The 7 best thrillers on Netflix UK you need to watch now

The 7 best thrillers on Netflix UK you need to watch now

From action to psychological, these thrillers will have you clenching your fists and reexamining your conscience in equal measure…


When two New York-based homicide detectives (Brad Pitt and Morgan Freeman) come across several grizzly murders – including a man forced to eat himself to death, and another made to lie in a bed for an entire year – they realise there’s a theme going on: seven murders, seven deadly sins. The serial killer (Kevin Spacey) is on a mission to punish those who fall foul of his values, sinning with sloth to greed via wrath and envy. The victims are never killed on-screen, and so the viewer is allowed to piece together gruesome facts via the help of black and white police photographs, a few glimpses of the crime scene, and, most terrifyingly, the limitless scope of their own imagination.


The term for freelance cameramen, “Nightcrawler” Lou Bloom (played brilliantly by Jake Gyllenhaal) coasts around LA after dark to catch juicy footage of crimes and indiscretions that could be bought up by TV news channels. After recruiting an assistant Rick (Riz Ahmed), Lou breaches moral codes again and again to get as close to the blood and drama as he can. Not only providing rich psychological thrill, Nichtcrawler serves a reality check for viewers who buy into sensationalised, and unethical, news stories at another other human being’s expense.

Layer Cake

Matthew Vaughn’s directorial debut made a star of Daniel Craig, who here plays an ice-cool, mid-level drug dealer without a name on the brink of retirement, until he gets pulled into two punishing final jobs, and his life begins to heat up. With its distinctive style (Craig narrates the ins and outs of his work with the same banality one might lecture interns in the office) and surprise twists, Layer Cake pushed through the noise of British gangster films, aligning itself with Scorsese’s Casino or Goodfellas.

Personal Shopper

The film that finally severed Kristen Stewart from her vampiric past (the Twilight franchise), and – after making a very good impression at Cannes in 2016 – woke people up to the fact Stewart could actually act. This slow moving, delicately scripted story begins with young New Yorker based in Paris Maureen Cartwright (Stewart) taking on a job as a haughty supermodel’s personal shopper. While she whizzes around Paris on her motorbike by day, picking up bags of designer clothes, at night, we watch her grappling with inner turmoil. Maureen is a medium, and, after her twin brother died of a heart attack last year, she feels she can connect with him. Eventually, after receiving a series of disturbing anonymous texts by a man claiming to know her, she visits the Parisian home in which her brother died.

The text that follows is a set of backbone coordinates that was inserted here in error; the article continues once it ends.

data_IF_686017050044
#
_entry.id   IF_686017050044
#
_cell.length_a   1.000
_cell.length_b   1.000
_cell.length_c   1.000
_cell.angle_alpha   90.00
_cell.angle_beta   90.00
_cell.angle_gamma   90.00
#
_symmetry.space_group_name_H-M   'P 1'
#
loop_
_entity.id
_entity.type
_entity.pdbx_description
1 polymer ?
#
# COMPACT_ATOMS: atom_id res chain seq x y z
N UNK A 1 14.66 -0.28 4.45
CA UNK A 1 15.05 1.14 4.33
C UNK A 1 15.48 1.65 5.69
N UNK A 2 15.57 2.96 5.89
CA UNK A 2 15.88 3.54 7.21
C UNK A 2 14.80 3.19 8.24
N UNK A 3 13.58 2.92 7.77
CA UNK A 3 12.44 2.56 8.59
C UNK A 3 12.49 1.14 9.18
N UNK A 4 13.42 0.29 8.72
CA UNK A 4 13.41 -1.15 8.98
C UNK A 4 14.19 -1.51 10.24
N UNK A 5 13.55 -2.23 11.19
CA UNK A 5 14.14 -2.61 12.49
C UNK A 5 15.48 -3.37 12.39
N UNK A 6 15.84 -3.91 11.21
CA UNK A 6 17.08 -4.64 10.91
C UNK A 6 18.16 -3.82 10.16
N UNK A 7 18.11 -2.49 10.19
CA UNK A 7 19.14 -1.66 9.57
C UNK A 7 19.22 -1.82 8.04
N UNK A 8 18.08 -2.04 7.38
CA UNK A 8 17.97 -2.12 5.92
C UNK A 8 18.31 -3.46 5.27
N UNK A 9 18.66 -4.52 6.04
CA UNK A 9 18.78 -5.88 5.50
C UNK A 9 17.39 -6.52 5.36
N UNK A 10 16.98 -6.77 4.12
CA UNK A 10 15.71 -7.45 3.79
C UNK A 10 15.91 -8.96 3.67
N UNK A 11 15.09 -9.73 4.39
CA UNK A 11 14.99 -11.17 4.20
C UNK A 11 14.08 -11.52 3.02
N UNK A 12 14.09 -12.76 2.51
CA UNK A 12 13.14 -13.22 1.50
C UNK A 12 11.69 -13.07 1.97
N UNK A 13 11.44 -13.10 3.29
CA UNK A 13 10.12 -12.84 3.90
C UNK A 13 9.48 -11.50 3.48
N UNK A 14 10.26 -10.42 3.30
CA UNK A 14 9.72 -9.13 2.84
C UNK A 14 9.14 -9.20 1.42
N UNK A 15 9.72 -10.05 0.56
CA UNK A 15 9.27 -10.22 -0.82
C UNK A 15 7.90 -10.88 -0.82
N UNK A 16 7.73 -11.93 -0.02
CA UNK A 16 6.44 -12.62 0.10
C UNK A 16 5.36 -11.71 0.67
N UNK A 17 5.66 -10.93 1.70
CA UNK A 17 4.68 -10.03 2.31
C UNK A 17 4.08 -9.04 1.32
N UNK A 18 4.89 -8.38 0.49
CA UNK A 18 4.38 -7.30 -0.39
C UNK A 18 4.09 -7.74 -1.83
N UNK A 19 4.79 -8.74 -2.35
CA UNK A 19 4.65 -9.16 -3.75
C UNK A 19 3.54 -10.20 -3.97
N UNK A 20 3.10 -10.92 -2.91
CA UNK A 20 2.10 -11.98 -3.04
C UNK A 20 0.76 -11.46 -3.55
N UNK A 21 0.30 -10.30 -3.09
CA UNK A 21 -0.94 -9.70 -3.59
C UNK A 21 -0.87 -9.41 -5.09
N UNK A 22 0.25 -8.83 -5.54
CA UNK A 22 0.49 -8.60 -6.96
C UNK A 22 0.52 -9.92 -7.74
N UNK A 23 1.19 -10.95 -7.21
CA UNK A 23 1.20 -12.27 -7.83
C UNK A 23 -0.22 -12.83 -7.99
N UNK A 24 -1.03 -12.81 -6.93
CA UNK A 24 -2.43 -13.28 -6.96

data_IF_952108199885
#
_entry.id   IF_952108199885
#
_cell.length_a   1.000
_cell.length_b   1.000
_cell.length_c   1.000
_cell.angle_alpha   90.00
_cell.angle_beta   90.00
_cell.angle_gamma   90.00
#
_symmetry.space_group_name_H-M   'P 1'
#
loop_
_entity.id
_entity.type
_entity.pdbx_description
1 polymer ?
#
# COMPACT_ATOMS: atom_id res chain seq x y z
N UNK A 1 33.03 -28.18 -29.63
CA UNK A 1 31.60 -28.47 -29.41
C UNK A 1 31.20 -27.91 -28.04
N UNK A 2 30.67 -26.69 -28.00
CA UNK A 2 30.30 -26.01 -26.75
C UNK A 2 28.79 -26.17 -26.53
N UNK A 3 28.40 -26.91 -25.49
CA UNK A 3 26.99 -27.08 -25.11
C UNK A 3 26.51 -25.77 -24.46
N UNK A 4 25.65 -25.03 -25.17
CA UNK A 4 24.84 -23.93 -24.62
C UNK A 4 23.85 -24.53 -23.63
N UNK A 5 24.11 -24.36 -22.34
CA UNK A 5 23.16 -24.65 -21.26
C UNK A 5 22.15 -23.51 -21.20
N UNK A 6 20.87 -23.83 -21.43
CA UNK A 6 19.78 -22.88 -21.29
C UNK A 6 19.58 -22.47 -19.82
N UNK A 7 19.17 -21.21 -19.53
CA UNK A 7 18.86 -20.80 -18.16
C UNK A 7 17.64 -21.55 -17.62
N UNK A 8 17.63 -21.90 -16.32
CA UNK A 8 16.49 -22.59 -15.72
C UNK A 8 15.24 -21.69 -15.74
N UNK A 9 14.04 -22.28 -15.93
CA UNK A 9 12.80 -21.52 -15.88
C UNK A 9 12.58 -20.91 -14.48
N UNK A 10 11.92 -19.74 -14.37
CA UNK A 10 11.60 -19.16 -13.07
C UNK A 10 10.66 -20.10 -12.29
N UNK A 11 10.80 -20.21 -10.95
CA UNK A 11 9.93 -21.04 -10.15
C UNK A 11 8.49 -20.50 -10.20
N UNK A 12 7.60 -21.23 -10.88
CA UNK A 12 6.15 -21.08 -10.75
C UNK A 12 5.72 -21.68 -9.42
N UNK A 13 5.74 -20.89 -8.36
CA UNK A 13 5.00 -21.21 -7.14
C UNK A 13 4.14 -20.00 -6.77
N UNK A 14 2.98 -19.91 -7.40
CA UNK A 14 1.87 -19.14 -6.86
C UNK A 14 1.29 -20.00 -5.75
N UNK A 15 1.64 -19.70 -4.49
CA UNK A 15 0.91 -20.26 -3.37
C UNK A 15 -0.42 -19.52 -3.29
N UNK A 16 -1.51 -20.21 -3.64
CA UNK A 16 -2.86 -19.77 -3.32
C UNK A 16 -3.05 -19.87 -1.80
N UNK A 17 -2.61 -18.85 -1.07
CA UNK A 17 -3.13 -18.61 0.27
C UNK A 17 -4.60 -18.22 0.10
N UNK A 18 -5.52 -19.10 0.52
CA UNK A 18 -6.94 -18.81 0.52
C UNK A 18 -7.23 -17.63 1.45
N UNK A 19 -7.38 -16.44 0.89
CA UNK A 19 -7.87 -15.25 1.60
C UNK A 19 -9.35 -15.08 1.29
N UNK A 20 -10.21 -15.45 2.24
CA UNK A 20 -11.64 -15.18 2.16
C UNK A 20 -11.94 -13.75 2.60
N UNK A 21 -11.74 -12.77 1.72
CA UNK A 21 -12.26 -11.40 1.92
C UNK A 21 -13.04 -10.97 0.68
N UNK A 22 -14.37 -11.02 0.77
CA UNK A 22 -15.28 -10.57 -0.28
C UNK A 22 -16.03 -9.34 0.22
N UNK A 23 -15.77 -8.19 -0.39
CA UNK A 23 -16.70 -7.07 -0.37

Taxi Driver

Martin Scorsese’s 1976 masterpiece shadows the nighttime movements of Travis Bickle, the lonesome, ex-marine cab driver unforgettably played by Robert De Niro, who we see slide through New York streets during sleepless nights via chillingly ominous camera work. After one bad date with beautiful political aide Betsy (Cybill Shepherd) – one of Travis’ few social interactions – he becomes preoccupied with a child prostitute called Iris (Jodie Foster) who is in an abusive relationship with her pimp. As Travis seeks to liberate her from prostitution, he loses control over his mind.

American Psycho

A decade after Bret Easton Ellis’s penned the wildly unpopular novel in 1991, American Psycho was made into a comic but shocking film by rock journalist and documentary maker Mary Harron. Profiling Wall Street broker and dandy Patrick Bateman, played by Christian Bale, the story follows his double-life: mergers and acquisitions by day, and bloody murder by night. As the film goes along, it might even be that Bateman, a highly disturbed man who works out to anal-rape videos and likes to dissect women, has been imagining the murders all along…


Two childhood friends, Vaughn and Marcus, journey up to the Scottish Highlands for a shooting trip, but, on the first morning, they shoot a little boy instead of a deer. It was a complete accident. The pair try and cover up the murder, but in this remote town, everybody knows everybody. Soon, the whole community is working to uncover the secret, and they’re not playing by the rules. Brief, quiet and genreless, this dark tale makes for uncomfortable viewing, leaving you not quite sure how to feel.

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via British GQ

October 2, 2018 at 07:11PM